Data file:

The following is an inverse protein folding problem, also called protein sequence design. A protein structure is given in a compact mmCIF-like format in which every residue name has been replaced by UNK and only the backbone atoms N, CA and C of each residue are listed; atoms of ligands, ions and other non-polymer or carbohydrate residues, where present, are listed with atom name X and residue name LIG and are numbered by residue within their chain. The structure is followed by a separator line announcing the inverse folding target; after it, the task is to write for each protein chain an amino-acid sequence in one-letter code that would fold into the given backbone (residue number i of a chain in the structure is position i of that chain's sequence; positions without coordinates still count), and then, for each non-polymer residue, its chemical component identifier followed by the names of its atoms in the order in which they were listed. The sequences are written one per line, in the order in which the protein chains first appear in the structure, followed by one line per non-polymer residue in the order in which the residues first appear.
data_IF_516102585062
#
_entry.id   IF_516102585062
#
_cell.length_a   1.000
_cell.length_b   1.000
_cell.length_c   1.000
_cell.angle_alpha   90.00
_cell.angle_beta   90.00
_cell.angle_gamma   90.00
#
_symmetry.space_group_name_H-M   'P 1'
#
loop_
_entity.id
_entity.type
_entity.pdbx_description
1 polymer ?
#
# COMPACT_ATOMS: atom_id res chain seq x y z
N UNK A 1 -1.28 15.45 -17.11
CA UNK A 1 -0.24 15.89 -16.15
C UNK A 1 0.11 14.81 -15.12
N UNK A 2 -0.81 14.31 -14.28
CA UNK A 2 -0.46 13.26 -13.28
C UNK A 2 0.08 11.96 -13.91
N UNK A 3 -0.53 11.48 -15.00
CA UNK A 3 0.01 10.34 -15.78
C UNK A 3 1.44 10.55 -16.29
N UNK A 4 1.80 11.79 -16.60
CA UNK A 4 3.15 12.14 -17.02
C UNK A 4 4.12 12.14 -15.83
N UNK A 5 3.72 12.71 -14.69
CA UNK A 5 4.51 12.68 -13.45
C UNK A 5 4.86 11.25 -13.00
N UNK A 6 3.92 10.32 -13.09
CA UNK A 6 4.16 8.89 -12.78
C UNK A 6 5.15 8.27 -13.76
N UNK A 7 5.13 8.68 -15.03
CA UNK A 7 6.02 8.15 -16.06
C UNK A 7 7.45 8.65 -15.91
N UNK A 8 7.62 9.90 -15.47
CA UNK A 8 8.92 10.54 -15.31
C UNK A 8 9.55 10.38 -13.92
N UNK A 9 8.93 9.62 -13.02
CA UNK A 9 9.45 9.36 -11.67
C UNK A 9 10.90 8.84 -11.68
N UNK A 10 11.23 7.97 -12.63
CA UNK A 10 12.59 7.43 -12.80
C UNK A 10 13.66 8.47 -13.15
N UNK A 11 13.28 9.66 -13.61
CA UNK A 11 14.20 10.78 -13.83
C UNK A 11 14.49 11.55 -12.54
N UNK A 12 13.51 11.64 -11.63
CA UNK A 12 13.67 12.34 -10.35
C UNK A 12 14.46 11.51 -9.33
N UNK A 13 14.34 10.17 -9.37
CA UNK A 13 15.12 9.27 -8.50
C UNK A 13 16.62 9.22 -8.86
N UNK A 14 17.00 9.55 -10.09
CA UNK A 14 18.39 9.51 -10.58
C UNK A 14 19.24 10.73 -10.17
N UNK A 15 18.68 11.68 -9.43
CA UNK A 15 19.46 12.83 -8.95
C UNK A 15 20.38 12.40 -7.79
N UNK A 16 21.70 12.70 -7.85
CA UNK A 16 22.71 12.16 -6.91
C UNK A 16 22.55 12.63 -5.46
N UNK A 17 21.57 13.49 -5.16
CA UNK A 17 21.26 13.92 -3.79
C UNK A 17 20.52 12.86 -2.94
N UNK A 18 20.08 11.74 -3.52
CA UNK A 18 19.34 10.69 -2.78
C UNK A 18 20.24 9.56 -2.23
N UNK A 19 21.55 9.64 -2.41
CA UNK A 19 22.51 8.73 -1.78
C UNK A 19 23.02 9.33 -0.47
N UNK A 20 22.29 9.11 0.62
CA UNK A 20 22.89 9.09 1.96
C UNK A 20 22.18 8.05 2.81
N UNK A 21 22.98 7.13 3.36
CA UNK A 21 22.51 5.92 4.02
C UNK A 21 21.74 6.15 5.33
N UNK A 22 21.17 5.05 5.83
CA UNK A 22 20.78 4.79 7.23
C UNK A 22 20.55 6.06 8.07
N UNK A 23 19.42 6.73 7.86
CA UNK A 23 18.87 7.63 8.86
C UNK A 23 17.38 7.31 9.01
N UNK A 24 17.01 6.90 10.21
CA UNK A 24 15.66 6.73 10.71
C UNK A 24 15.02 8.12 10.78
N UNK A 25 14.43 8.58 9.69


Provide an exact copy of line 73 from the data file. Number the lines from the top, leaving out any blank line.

N UNK A 18 20.08 11.74 -3.52